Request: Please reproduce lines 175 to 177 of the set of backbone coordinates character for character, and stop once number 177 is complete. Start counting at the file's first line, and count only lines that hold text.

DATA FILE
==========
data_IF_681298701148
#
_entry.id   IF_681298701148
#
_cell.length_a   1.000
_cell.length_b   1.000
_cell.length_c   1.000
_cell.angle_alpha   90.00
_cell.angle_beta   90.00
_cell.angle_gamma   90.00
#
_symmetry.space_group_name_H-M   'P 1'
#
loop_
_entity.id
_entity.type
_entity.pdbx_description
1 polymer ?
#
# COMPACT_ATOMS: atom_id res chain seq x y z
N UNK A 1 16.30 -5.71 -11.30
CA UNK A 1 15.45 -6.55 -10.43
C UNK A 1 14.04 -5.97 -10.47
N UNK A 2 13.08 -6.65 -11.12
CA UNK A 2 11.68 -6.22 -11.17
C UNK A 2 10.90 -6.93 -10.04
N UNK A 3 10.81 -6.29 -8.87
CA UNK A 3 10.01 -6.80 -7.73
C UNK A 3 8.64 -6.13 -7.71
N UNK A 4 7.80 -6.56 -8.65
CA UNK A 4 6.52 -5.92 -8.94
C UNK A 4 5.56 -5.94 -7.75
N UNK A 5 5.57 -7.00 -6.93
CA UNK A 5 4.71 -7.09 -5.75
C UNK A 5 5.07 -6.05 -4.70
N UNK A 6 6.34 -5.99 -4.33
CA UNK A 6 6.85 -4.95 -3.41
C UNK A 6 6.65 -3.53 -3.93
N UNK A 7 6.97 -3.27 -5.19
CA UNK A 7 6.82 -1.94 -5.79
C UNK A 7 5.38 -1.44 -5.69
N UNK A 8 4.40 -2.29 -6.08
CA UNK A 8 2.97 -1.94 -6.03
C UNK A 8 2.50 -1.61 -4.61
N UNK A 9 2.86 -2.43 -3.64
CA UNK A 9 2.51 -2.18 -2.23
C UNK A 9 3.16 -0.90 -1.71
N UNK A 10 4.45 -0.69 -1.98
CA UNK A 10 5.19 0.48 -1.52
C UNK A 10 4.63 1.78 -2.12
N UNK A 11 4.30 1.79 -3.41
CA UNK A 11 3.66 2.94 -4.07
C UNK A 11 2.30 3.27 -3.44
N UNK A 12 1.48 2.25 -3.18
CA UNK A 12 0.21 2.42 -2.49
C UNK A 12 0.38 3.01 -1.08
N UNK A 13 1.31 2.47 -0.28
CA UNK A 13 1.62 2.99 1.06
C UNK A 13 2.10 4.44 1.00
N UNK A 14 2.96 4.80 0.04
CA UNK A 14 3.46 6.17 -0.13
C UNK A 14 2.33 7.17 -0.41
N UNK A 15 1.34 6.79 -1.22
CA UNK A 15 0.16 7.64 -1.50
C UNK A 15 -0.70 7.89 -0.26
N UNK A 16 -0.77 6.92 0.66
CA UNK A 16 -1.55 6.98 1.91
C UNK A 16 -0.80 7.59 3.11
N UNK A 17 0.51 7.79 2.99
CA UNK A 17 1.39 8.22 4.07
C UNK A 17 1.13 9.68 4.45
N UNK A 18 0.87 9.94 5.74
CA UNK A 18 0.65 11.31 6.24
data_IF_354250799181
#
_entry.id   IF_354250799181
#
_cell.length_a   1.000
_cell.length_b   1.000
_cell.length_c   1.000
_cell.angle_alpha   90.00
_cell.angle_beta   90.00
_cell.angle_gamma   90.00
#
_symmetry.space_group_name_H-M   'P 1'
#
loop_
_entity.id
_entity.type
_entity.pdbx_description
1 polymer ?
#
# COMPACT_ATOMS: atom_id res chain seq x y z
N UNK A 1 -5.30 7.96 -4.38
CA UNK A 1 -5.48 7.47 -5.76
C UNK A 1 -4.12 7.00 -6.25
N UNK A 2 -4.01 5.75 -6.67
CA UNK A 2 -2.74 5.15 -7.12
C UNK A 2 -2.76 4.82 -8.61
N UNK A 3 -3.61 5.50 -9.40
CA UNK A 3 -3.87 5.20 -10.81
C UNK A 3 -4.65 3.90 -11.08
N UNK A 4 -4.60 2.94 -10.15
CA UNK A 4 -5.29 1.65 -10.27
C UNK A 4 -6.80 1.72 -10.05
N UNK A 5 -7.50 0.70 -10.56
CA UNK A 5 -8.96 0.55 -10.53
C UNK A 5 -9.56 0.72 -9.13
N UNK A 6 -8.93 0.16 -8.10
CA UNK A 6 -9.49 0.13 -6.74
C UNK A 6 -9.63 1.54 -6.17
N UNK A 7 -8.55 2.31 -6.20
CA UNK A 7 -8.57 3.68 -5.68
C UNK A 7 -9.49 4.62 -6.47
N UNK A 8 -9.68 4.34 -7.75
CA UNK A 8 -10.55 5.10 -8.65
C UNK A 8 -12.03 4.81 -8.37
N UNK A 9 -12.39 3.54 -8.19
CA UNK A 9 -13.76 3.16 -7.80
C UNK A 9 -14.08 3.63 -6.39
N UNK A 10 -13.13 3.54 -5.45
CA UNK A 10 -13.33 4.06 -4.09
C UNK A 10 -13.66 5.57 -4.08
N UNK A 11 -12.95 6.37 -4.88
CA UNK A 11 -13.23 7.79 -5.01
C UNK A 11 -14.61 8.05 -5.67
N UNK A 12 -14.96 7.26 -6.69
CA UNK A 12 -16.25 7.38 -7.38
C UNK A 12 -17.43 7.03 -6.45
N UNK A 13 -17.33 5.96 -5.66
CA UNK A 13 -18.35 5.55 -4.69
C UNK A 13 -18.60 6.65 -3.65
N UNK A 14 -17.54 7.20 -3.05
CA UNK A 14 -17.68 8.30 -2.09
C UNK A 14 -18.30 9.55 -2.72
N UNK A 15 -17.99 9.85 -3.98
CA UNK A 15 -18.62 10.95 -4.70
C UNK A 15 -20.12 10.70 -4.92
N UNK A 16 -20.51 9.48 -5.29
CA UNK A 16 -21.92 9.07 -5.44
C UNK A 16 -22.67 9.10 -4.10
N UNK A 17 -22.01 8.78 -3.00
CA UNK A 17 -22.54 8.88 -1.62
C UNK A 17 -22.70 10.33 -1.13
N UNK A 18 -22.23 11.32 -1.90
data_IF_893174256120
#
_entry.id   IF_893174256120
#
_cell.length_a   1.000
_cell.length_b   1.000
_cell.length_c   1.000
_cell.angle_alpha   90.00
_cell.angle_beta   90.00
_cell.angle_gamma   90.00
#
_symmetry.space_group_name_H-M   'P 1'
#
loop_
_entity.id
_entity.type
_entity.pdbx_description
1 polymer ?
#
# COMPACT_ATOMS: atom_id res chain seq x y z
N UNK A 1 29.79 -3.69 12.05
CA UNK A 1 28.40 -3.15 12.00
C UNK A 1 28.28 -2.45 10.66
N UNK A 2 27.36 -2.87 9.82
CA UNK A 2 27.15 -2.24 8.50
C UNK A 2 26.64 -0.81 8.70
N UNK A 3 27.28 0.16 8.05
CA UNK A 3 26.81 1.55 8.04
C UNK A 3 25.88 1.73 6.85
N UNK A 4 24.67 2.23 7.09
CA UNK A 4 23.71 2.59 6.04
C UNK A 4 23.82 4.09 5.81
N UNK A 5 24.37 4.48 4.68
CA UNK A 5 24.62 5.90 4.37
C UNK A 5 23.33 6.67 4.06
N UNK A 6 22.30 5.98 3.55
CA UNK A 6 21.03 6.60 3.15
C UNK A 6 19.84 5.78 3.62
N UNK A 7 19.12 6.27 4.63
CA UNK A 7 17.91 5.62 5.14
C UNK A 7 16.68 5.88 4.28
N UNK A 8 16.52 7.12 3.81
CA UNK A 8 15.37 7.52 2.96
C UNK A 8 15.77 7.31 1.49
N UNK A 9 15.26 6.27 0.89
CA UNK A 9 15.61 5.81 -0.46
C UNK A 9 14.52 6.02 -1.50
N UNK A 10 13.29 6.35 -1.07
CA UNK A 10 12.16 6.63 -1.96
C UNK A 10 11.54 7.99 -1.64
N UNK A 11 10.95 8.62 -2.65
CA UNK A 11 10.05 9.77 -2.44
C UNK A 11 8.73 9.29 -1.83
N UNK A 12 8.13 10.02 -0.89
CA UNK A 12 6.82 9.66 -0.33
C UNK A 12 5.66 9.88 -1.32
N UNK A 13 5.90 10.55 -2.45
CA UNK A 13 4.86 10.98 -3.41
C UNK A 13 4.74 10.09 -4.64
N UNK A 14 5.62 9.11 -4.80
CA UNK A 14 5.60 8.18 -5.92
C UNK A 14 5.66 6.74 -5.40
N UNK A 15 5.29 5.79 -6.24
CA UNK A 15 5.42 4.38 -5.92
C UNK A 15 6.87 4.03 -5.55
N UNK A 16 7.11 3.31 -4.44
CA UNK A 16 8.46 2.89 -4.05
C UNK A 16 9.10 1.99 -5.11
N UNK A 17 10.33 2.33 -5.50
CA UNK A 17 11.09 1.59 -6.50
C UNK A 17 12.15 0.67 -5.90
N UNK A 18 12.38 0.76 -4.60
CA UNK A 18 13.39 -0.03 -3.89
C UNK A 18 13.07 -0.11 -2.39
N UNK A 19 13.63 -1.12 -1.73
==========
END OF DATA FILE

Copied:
N UNK A 4 24.67 2.23 7.09
CA UNK A 4 23.71 2.59 6.04
C UNK A 4 23.82 4.09 5.81